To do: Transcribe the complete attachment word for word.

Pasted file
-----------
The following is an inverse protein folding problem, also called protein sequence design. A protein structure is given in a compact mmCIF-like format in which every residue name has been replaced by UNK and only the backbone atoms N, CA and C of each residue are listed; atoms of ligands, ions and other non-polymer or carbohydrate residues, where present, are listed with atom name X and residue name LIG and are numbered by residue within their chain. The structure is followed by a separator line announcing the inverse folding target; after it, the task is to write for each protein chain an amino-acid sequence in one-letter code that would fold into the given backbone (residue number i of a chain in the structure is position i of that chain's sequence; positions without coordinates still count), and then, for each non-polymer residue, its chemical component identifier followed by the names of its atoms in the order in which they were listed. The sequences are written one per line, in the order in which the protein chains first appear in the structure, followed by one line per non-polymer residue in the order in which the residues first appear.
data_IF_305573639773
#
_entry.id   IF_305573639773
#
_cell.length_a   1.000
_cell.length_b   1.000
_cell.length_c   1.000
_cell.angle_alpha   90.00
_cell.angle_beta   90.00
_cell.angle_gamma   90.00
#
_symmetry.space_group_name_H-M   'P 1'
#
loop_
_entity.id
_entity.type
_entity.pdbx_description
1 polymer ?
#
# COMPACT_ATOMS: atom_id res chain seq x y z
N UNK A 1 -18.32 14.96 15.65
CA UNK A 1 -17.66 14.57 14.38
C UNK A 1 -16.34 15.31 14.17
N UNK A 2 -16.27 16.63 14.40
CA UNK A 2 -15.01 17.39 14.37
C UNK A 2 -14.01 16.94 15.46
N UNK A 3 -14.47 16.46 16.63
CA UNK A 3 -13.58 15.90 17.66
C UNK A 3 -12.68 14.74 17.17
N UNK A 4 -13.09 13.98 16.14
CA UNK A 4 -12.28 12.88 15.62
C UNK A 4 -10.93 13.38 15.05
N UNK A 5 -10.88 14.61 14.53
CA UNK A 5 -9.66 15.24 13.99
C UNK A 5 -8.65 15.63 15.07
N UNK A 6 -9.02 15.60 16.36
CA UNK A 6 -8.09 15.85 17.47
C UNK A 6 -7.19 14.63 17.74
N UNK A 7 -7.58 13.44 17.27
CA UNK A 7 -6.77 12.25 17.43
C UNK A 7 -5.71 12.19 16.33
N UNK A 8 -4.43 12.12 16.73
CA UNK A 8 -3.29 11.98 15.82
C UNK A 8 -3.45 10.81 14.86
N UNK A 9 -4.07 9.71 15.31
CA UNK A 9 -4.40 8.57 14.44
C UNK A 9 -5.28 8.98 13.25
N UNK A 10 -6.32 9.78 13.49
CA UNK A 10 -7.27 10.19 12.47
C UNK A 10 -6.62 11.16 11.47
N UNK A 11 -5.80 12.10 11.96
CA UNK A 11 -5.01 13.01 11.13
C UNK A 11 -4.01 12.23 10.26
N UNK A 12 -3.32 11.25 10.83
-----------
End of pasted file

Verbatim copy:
The following is an inverse protein folding problem, also called protein sequence design. A protein structure is given in a compact mmCIF-like format in which every residue name has been replaced by UNK and only the backbone atoms N, CA and C of each residue are listed; atoms of ligands, ions and other non-polymer or carbohydrate residues, where present, are listed with atom name X and residue name LIG and are numbered by residue within their chain. The structure is followed by a separator line announcing the inverse folding target; after it, the task is to write for each protein chain an amino-acid sequence in one-letter code that would fold into the given backbone (residue number i of a chain in the structure is position i of that chain's sequence; positions without coordinates still count), and then, for each non-polymer residue, its chemical component identifier followed by the names of its atoms in the order in which they were listed. The sequences are written one per line, in the order in which the protein chains first appear in the structure, followed by one line per non-polymer residue in the order in which the residues first appear.
data_IF_305573639773
#
_entry.id   IF_305573639773
#
_cell.length_a   1.000
_cell.length_b   1.000
_cell.length_c   1.000
_cell.angle_alpha   90.00
_cell.angle_beta   90.00
_cell.angle_gamma   90.00
#
_symmetry.space_group_name_H-M   'P 1'
#
loop_
_entity.id
_entity.type
_entity.pdbx_description
1 polymer ?
#
# COMPACT_ATOMS: atom_id res chain seq x y z
N UNK A 1 -18.32 14.96 15.65
CA UNK A 1 -17.66 14.57 14.38
C UNK A 1 -16.34 15.31 14.17
N UNK A 2 -16.27 16.63 14.40
CA UNK A 2 -15.01 17.39 14.37
C UNK A 2 -14.01 16.94 15.46
N UNK A 3 -14.47 16.46 16.63
CA UNK A 3 -13.58 15.90 17.66
C UNK A 3 -12.68 14.74 17.17
N UNK A 4 -13.09 13.98 16.14
CA UNK A 4 -12.28 12.88 15.62
C UNK A 4 -10.93 13.38 15.05
N UNK A 5 -10.88 14.61 14.53
CA UNK A 5 -9.66 15.24 13.99
C UNK A 5 -8.65 15.63 15.07
N UNK A 6 -9.02 15.60 16.36
CA UNK A 6 -8.09 15.85 17.47
C UNK A 6 -7.19 14.63 17.74
N UNK A 7 -7.58 13.44 17.27
CA UNK A 7 -6.77 12.25 17.43
C UNK A 7 -5.71 12.19 16.33
N UNK A 8 -4.43 12.12 16.73
CA UNK A 8 -3.29 11.98 15.82
C UNK A 8 -3.45 10.81 14.86
N UNK A 9 -4.07 9.71 15.31
CA UNK A 9 -4.40 8.57 14.44
C UNK A 9 -5.28 8.98 13.25
N UNK A 10 -6.32 9.78 13.49
CA UNK A 10 -7.27 10.19 12.47
C UNK A 10 -6.62 11.16 11.47
N UNK A 11 -5.80 12.10 11.96
CA UNK A 11 -5.01 13.01 11.13
C UNK A 11 -4.01 12.23 10.26
N UNK A 12 -3.32 11.25 10.83